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Driftwood: Why it’s beneficial, how to get it tank ready, what’s safe and what to avoid.

Updated: Feb 20, 2021

Driftwood is more than just an added decoration to your aquarium. There are many great reasons to add it to your aquascape. Driftwood can be harvested from any body of water or the shore line. Another way it is sourced is through conditioning dead wood. When collecting wood to use from dry land never cut a piece of live wood. Instead look for broken off branches or dead and dried out trees to harvest from.

When collecting driftwood from a body of water or the shoreline, or other dry land sources it is critical to clean and sanitize it before adding into your setup. First you soak in hot water and scrub with a stiff bristled nylon brush. After scrubbing rinse off using a hose with pressure nozzle. After this you will soak it in a weak bleach solution for 24-48 hours. After bleaching you must rinse throughly, small pieces can be boiled to rinse and sanitize. Rinse until there is no remaining chlorine scent. Before adding to your aquarium soak in a de-chlorinator such as prime for 48 hours doing a water change and adding more prime at the 24 hour mark. Or alternately you can leave the wood outside to dry for 2-4 days. Wood can then be secured to a piece of slate or other aquarium safe rock and placed in your tank. Another option is to cure the wood. Fully submerge wood in water and let soak for 1-2 weeks. As tannins leach out and darken the water or every 2-3 days continue to do water changes and rinse off the wood before refilling. Some pieces of wood may take longer to sink and/or be free of tannins.

Driftwood will make your aquarium inhabitants feel more at home. The wood provides beneficial tannins to the water. To avoid this from happening you can soak the wood in a tote for 2 - 3 weeks with frequent water changes to expel the tannins. It also provides fish with more options for hiding, a live food source of algae and diatoms, a place to deposit eggs and a nursery for their fry. Also Plecos need wood in their diets it provides them with bulk fiber. You can buy supplements for this but nothing beats the nutrition of rasping on actual wood.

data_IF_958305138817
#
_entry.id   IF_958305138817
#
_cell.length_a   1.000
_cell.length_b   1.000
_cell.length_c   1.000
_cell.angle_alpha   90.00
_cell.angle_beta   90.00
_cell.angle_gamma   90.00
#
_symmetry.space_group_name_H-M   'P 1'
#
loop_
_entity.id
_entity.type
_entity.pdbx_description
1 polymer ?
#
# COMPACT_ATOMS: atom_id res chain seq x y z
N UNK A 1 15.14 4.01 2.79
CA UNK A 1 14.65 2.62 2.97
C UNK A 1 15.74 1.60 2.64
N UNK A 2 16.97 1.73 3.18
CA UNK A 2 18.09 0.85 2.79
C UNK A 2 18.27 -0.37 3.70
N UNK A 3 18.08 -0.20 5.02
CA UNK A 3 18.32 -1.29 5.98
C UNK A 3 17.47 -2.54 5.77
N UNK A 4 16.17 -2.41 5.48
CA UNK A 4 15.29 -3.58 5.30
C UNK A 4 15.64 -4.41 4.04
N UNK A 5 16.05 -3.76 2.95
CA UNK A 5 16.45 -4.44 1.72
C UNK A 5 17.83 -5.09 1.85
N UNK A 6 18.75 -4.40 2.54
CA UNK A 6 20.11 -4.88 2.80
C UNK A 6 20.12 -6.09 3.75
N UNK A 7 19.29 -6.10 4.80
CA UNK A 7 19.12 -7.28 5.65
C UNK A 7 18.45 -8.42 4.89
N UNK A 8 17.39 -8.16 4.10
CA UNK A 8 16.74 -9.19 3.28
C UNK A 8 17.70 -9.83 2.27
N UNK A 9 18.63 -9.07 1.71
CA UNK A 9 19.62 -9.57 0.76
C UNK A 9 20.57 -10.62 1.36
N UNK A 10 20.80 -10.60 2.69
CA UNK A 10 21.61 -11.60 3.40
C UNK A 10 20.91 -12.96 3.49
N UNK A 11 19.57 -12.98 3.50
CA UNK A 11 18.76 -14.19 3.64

There are many types of aquarium safe wood to choose from. Cholla Wood is a common go to for shrimp keepers. It is sourced from dead schools Cactus found in the SouthWestern United States. One it has dried there are a series of holes and the wood it hollow in the middle. It makes a perfect hiding spot for moulting or shimplets. Will release some tannins. Manzanita is sourced from select evergreen shrubs in Oregon, Texas, California and New Mexico. Seeing that it is hardwood it will not rot and lasts for years. Does not release tannins but does have a long curing process due to high buoyancy. Sumantran Driftwood is sourced from Mangrove root systems. Most commonly used in bigger tanks and gives fish a Labyrinth of hiding spaces and releases minimal tannins. Mopani Wood is sourced in Zimbabwe, Mozambique, Botswana, Zambia, Namibia, Angola and Malawi, South Africa. Due to harsh environments it grows to be a shrub. It’s a beautiful sand colour with darker markings. A very heavy wood that should sink quickly. It will leach tannins makes a perfect addition to a blackwater setup. These are just a few of the many examples of driftwood you can use.



Bleach Solution:

1/4 cup bleach for every 5g of water

or

2 teaspoons bleach for every gallon


Aquarium Safe Wood:

Alder

Applewood

Ash

Azalea

Basswood

Beech

Cherry

Chola

Elm

Hawthorne

Madrone

Malaysian

Manzanita

Mesquite

Mopani

Oak

Pear

Rosewood


Unsafe Aquarium Wood:

Cedar

Cypress

Douglas Fir

Fir

Grapevine

Hemlock

Horse Chestnut

Juniper

Kauri

Larch

Lilac

Live Oak / North American Oak Tree

Pine

Rhododendron

Rimu

Sequoia

Spruce

Walnut

Yew







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